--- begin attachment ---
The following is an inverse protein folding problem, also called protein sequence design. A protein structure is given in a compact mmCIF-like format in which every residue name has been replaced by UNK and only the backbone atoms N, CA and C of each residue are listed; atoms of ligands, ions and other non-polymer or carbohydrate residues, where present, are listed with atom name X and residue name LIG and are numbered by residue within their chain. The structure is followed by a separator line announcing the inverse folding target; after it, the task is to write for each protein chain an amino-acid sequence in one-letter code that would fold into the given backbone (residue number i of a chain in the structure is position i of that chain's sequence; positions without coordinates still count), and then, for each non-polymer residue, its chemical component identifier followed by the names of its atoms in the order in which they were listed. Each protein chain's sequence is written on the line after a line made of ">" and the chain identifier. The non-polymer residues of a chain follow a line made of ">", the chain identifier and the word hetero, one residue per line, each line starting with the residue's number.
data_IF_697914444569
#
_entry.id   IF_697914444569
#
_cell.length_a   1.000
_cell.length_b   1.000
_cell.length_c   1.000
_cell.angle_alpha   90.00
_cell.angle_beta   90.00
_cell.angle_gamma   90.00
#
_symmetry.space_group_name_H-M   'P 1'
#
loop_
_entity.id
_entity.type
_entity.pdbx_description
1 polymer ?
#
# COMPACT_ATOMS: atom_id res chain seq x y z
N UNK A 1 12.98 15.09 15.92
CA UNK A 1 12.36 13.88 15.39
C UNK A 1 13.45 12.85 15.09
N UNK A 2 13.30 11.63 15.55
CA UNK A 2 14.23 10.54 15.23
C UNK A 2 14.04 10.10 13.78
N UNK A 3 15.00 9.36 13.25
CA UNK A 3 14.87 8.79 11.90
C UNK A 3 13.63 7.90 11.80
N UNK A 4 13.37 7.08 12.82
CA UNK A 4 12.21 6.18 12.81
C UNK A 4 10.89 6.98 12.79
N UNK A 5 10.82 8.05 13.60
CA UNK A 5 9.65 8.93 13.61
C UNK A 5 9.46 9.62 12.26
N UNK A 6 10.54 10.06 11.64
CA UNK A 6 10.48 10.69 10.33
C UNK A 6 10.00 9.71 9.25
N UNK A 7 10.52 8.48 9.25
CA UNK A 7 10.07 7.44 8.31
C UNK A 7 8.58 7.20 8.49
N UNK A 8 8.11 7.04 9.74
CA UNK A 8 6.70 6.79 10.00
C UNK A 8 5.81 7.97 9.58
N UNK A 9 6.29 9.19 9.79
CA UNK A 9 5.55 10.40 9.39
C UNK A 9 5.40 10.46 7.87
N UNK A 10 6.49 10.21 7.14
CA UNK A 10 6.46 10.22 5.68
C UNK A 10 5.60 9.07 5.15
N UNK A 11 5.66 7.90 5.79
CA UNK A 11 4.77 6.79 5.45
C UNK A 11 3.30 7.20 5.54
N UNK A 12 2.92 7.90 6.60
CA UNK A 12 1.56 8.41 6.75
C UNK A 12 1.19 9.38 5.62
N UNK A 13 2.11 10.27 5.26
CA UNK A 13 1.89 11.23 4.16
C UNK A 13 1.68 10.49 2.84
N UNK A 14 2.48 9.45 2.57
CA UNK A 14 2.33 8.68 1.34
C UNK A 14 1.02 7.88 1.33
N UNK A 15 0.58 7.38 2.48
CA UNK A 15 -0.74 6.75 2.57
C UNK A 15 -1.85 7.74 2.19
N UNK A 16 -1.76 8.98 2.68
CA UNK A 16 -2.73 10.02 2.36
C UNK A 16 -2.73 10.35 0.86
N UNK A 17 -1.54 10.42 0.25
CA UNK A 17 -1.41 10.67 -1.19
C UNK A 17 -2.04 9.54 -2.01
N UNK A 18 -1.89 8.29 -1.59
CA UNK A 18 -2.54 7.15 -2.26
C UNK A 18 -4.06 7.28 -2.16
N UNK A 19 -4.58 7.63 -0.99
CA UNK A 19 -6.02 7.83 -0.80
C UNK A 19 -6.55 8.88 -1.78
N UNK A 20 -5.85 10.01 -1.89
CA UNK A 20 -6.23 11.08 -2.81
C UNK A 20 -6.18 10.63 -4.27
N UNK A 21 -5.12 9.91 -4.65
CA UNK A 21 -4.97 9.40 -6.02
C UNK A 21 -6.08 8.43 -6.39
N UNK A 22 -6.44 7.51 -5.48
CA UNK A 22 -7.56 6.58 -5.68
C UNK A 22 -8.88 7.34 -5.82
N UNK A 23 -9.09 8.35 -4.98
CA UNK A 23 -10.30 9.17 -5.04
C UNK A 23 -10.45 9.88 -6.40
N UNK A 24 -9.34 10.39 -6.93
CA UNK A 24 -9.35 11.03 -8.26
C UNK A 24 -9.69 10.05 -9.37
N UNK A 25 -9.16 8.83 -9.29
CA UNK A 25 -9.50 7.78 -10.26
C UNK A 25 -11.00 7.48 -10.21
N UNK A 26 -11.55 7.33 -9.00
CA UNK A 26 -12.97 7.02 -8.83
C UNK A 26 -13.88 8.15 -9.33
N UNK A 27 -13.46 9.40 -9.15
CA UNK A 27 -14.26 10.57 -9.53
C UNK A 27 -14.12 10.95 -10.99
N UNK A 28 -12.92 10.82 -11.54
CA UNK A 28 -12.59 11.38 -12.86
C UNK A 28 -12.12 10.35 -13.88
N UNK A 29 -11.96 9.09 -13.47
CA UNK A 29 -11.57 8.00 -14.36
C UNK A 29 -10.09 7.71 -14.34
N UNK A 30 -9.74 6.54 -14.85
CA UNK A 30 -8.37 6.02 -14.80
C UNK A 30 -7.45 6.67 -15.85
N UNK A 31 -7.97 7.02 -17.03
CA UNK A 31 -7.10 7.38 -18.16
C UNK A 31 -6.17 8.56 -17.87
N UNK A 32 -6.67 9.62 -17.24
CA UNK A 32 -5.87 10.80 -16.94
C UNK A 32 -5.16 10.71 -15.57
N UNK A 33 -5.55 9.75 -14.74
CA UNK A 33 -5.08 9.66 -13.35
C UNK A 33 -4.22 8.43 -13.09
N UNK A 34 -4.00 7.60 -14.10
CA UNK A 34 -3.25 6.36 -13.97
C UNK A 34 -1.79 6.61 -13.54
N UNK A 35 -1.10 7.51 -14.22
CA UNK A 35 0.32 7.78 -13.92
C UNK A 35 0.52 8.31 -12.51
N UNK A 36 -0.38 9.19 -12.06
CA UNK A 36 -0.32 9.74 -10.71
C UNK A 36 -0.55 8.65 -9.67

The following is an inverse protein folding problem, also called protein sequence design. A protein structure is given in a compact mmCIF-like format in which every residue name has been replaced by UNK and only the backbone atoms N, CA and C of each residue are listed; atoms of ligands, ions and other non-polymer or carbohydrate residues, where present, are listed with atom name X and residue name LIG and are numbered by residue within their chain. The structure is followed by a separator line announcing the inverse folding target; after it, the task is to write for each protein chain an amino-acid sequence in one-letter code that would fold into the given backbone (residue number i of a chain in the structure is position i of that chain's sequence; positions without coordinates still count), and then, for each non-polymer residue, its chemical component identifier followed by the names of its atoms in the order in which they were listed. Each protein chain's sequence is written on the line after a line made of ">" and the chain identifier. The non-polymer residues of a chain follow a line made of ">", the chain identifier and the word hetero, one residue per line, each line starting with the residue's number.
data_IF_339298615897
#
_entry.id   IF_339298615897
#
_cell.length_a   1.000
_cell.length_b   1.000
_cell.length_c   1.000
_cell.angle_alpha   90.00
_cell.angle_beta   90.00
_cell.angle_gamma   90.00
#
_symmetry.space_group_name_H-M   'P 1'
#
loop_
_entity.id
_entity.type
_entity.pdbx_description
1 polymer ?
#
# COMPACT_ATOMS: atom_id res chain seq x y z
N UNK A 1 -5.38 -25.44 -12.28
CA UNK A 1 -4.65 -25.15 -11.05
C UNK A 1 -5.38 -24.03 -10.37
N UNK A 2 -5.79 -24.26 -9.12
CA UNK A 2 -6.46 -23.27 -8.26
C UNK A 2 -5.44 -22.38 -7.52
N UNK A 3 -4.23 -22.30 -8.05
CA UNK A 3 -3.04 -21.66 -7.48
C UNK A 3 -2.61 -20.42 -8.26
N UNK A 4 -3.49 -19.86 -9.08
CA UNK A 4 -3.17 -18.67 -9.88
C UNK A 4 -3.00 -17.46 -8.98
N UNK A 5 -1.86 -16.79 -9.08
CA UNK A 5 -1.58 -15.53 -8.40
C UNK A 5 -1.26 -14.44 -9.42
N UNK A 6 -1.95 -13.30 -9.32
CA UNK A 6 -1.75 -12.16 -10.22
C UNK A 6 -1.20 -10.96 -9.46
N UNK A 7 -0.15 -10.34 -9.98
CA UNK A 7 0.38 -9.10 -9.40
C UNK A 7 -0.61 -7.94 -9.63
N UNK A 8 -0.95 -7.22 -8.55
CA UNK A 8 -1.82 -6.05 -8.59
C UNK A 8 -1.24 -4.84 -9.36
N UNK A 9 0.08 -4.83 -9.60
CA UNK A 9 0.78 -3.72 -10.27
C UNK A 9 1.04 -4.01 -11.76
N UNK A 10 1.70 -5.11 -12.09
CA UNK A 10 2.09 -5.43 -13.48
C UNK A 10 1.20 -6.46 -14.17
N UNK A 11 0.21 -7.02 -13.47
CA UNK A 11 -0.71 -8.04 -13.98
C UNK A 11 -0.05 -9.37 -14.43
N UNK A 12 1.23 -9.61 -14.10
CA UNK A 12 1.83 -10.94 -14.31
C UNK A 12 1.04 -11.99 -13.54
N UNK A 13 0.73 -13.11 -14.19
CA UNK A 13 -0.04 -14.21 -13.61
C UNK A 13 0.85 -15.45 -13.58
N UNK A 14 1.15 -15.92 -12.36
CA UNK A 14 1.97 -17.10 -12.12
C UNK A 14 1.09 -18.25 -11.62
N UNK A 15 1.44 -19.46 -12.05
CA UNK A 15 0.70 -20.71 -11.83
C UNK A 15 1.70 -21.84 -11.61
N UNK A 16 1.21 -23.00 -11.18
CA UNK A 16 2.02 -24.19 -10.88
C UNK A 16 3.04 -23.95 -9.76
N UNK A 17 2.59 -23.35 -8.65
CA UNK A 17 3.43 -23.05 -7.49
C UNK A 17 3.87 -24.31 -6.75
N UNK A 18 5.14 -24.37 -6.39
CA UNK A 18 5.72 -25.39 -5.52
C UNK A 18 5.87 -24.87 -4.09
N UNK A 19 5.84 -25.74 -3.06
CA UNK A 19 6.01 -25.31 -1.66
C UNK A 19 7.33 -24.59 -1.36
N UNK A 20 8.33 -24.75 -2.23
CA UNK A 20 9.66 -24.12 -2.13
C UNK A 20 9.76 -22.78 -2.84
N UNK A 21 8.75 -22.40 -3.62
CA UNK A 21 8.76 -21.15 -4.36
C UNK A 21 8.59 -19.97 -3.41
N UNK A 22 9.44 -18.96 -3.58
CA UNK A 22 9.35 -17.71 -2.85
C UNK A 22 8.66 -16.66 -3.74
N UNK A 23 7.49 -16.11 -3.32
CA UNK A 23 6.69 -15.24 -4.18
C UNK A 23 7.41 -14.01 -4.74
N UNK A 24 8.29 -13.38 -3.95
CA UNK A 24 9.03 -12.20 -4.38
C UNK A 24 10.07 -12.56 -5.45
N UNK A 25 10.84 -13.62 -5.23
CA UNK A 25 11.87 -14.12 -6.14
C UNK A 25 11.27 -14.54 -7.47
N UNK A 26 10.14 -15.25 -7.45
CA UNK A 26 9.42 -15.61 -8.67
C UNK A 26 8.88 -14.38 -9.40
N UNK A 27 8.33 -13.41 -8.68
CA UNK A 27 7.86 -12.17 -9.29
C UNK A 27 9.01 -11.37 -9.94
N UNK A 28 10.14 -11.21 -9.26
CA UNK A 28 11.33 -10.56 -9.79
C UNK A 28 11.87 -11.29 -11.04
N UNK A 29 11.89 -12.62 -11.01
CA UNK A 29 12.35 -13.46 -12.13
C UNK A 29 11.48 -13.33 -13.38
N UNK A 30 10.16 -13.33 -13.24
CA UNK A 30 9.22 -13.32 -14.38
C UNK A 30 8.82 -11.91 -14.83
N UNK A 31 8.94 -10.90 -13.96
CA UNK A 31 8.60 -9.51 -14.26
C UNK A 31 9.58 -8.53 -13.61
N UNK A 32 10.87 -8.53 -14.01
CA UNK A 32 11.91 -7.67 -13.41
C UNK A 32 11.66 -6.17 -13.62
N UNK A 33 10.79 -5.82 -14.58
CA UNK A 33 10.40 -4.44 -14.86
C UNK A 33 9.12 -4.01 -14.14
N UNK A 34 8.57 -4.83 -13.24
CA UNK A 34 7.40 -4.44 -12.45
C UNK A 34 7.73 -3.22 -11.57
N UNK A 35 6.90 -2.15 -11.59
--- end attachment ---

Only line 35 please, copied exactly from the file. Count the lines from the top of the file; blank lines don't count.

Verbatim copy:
CA UNK A 5 9.65 8.93 13.61